Hong Kong is currently a sea of tacky red trinkets, golden ornaments and brick-red globes. The locals are pushier than normal, the salespeople more helpful than usual. Everyone in the service sector is mustering a smile in anticipation of their upcoming “tip” or Chinese New Year appreciation gift.

Today, even the laziest doorman in my building opened the door for me when he saw me entering with flowers and several bags of produce. He managed a mangled grimace when I said thank you. Poor guy always looks like he’s passing a very hard turd when he tries to smile.

Tacky red traditions always remind me of the daruma doll in Japan. You see, the Japanese celebrate the new year by giving a hideous red doll a black eye. During the new year festivities, you buy the daruma at your local daruma vendor and color one of its ghostly-white, Little Orphan Annie eyes black. Then you place the one-eyed devil doll near the entrance of your home to collect dust for an entire year. If after twelve months, you can look back and say, “Gee, I’ve had a great year!” you then color the other eye black.

Stupid, right? What the hell are you going to do with the tiny red devil doll at the end of the year? It’s already time to buy a new doll and give it another black eye. But then my people like to stuff candy into colorful paper mache donkeys and watch as their blindfolded children then beat them to death.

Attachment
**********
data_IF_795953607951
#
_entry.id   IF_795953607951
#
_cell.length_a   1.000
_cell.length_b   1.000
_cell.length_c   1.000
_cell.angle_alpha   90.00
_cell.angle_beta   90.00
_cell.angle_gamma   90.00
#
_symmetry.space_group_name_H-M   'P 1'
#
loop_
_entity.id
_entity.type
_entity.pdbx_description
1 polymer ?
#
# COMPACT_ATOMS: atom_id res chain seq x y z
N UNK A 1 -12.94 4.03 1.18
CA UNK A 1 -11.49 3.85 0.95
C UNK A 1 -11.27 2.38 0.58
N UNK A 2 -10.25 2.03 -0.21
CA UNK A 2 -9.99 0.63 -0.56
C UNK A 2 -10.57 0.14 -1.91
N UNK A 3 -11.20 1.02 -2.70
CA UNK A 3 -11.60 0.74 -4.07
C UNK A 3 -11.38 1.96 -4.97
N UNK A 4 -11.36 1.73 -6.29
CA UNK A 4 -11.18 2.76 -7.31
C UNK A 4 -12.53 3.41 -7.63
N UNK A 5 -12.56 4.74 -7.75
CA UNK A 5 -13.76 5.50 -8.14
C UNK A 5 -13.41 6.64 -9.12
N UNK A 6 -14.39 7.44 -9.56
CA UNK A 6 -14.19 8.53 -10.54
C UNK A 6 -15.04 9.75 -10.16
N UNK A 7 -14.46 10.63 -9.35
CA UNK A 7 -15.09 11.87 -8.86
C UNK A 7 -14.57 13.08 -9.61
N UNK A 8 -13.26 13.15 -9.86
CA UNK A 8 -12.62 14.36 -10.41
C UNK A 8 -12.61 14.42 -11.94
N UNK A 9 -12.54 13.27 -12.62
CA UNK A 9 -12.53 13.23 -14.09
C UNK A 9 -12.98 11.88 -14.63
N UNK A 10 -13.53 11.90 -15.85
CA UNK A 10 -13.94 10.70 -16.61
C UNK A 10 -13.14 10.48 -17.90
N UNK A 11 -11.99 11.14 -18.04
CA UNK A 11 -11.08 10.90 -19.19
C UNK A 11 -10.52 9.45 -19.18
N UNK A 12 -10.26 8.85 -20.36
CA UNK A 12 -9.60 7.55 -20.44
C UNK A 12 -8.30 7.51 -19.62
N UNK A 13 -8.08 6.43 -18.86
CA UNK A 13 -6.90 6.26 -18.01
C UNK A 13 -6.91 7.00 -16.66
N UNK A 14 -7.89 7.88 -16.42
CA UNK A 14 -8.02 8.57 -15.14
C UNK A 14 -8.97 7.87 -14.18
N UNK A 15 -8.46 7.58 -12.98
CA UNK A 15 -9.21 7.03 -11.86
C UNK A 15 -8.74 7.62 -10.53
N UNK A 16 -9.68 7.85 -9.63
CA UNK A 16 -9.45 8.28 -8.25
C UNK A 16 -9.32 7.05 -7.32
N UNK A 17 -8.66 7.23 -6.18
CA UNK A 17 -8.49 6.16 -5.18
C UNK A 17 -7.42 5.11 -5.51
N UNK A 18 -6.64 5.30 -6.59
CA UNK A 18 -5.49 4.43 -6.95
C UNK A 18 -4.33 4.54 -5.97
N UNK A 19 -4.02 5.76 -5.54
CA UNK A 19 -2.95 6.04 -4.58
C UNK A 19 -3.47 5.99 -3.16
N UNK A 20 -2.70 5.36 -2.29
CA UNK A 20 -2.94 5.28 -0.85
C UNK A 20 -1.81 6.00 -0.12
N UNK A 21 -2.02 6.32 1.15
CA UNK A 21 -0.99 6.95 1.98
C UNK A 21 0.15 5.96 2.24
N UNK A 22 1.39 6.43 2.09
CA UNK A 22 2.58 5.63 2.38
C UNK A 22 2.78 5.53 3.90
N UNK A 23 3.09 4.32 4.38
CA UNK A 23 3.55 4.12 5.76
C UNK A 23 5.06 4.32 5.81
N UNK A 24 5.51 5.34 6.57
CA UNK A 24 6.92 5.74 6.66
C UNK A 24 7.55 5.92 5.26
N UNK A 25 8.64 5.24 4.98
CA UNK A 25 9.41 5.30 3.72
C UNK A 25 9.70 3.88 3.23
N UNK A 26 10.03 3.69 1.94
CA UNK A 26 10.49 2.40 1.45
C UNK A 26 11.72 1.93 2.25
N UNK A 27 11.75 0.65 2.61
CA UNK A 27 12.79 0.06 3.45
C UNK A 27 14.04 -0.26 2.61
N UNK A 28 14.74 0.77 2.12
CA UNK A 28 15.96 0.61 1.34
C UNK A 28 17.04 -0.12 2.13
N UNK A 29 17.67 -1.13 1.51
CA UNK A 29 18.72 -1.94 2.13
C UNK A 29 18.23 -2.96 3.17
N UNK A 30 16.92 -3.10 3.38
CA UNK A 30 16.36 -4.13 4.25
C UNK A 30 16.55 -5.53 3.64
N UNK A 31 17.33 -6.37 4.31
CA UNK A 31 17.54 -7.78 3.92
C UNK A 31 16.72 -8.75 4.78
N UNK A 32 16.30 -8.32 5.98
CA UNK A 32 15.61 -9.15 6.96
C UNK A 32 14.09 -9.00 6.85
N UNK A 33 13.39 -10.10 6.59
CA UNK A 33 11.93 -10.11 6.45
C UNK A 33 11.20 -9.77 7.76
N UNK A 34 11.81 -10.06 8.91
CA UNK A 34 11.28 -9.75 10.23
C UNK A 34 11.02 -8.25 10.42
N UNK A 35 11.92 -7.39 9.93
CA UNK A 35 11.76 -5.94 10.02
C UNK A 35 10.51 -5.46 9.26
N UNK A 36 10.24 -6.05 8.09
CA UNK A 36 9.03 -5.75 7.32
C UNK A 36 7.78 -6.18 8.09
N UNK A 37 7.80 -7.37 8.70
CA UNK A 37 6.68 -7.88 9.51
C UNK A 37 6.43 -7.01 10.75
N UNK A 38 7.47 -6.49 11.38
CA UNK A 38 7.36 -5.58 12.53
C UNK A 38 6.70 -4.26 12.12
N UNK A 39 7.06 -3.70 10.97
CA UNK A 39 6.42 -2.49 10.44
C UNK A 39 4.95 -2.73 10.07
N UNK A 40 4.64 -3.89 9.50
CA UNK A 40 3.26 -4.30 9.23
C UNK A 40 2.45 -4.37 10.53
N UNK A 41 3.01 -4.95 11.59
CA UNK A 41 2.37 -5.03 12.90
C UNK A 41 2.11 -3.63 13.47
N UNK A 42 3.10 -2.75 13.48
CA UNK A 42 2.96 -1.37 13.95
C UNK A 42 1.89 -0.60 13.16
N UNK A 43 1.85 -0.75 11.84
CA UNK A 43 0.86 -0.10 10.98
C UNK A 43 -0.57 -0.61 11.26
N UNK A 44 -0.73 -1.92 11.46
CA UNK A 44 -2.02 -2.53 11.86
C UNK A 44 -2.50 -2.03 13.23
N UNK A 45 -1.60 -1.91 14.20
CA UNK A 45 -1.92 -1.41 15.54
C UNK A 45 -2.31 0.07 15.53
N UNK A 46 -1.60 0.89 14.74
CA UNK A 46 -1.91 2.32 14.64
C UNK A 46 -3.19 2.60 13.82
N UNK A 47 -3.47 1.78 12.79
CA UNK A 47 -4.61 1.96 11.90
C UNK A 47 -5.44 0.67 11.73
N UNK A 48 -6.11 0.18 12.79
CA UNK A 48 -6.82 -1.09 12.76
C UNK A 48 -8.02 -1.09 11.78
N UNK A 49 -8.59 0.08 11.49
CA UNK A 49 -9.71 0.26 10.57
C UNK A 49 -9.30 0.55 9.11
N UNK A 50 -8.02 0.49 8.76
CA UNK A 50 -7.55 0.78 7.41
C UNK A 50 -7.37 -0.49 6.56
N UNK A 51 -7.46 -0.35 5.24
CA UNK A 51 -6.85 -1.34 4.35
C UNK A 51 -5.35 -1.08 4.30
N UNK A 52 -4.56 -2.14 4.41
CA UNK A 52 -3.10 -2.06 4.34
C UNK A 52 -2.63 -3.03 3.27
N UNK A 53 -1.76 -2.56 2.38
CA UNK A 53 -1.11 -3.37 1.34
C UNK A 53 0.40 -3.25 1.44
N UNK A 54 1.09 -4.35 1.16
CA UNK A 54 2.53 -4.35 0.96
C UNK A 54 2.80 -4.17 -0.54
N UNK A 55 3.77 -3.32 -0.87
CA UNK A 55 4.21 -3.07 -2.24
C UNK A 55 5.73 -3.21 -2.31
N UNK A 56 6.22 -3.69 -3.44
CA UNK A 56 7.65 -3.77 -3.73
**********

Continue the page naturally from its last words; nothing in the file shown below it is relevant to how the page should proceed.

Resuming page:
I like to celebrate the traditions of my host country, so for our first full year in Tokyo, I bought a daruma doll. My partner came home to find the creepy little monster staring at him with the one eye.

“What’s this?” he asked from the foyer.

“What’s what?” I said from the living room playing a little game my partner loves to play called Catch Me if you Can.

“That red doll.”

“YOU don’t know about the daruma? It’s a Japanese tradition. I thought YOU would know.”

My partner started playing this passive-aggressive little game with me soon after we met. It’s a kind of oneupmanship in the how-clever-are-you department. I hate it, but I’m not one to lose a game.

Twelve months later, the joke was on both of us. That fucking little doll brought nothing but misery. Tears, profanity-laden tirades, anti-depressants and several broken dishes later, I chucked the damn thing down the garbage chute.

Tokyo was not New York. Tokyo was another planet. A place where passive-aggressive games were played for life and death. I kid you not. The losers are scraped off sidewalks and train tracks on a daily basis. I have since made my peace with The Land of the Rising Sun, but that year was one of the worst years of my life.

This morning, as I walked back home from my local fruit and vegetable market, sunflowers in hand, a smile on my face, I looked up at the tacky red globes and golden ornaments and thought, “I love Hong Kong.”